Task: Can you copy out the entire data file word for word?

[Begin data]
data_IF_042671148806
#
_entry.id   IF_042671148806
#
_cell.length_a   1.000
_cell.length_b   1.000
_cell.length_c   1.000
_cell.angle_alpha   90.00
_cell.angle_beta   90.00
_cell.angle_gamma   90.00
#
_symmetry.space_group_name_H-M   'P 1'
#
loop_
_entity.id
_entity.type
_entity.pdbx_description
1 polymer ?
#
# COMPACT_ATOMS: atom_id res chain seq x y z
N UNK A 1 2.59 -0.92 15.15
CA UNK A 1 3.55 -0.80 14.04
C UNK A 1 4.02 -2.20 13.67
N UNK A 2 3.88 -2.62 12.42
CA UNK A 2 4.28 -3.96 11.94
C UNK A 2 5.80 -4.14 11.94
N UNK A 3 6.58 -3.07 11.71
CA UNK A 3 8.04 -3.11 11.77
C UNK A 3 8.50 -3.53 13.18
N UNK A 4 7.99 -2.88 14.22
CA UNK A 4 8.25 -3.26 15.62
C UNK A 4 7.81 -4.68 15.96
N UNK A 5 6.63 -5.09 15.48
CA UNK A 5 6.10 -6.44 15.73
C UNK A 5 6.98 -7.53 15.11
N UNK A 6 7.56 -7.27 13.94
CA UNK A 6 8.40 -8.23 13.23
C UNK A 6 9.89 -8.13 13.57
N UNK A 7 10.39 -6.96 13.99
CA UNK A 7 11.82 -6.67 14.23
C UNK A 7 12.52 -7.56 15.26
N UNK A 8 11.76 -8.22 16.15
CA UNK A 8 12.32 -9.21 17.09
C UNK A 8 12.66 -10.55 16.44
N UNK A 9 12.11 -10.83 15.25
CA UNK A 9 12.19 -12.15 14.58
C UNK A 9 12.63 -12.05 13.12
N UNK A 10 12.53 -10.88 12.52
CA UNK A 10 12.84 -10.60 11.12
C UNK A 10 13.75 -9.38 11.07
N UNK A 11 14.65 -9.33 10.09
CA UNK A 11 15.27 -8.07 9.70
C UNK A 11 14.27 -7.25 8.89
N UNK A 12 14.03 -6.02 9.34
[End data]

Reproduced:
data_IF_042671148806
#
_entry.id   IF_042671148806
#
_cell.length_a   1.000
_cell.length_b   1.000
_cell.length_c   1.000
_cell.angle_alpha   90.00
_cell.angle_beta   90.00
_cell.angle_gamma   90.00
#
_symmetry.space_group_name_H-M   'P 1'
#
loop_
_entity.id
_entity.type
_entity.pdbx_description
1 polymer ?
#
# COMPACT_ATOMS: atom_id res chain seq x y z
N UNK A 1 2.59 -0.92 15.15
CA UNK A 1 3.55 -0.80 14.04
C UNK A 1 4.02 -2.20 13.67
N UNK A 2 3.88 -2.62 12.42
CA UNK A 2 4.28 -3.96 11.94
C UNK A 2 5.80 -4.14 11.94
N UNK A 3 6.58 -3.07 11.71
CA UNK A 3 8.04 -3.11 11.77
C UNK A 3 8.50 -3.53 13.18
N UNK A 4 7.99 -2.88 14.22
CA UNK A 4 8.25 -3.26 15.62
C UNK A 4 7.81 -4.68 15.96
N UNK A 5 6.63 -5.09 15.48
CA UNK A 5 6.10 -6.44 15.73
C UNK A 5 6.98 -7.53 15.11
N UNK A 6 7.56 -7.27 13.94
CA UNK A 6 8.40 -8.23 13.23
C UNK A 6 9.89 -8.13 13.57
N UNK A 7 10.39 -6.96 13.99
CA UNK A 7 11.82 -6.67 14.23
C UNK A 7 12.52 -7.56 15.26
N UNK A 8 11.76 -8.22 16.15
CA UNK A 8 12.32 -9.21 17.09
C UNK A 8 12.66 -10.55 16.44
N UNK A 9 12.11 -10.83 15.25
CA UNK A 9 12.19 -12.15 14.58
C UNK A 9 12.63 -12.05 13.12
N UNK A 10 12.53 -10.88 12.52
CA UNK A 10 12.84 -10.60 11.12
C UNK A 10 13.75 -9.38 11.07
N UNK A 11 14.65 -9.33 10.09
CA UNK A 11 15.27 -8.07 9.70
C UNK A 11 14.27 -7.25 8.89
N UNK A 12 14.03 -6.02 9.34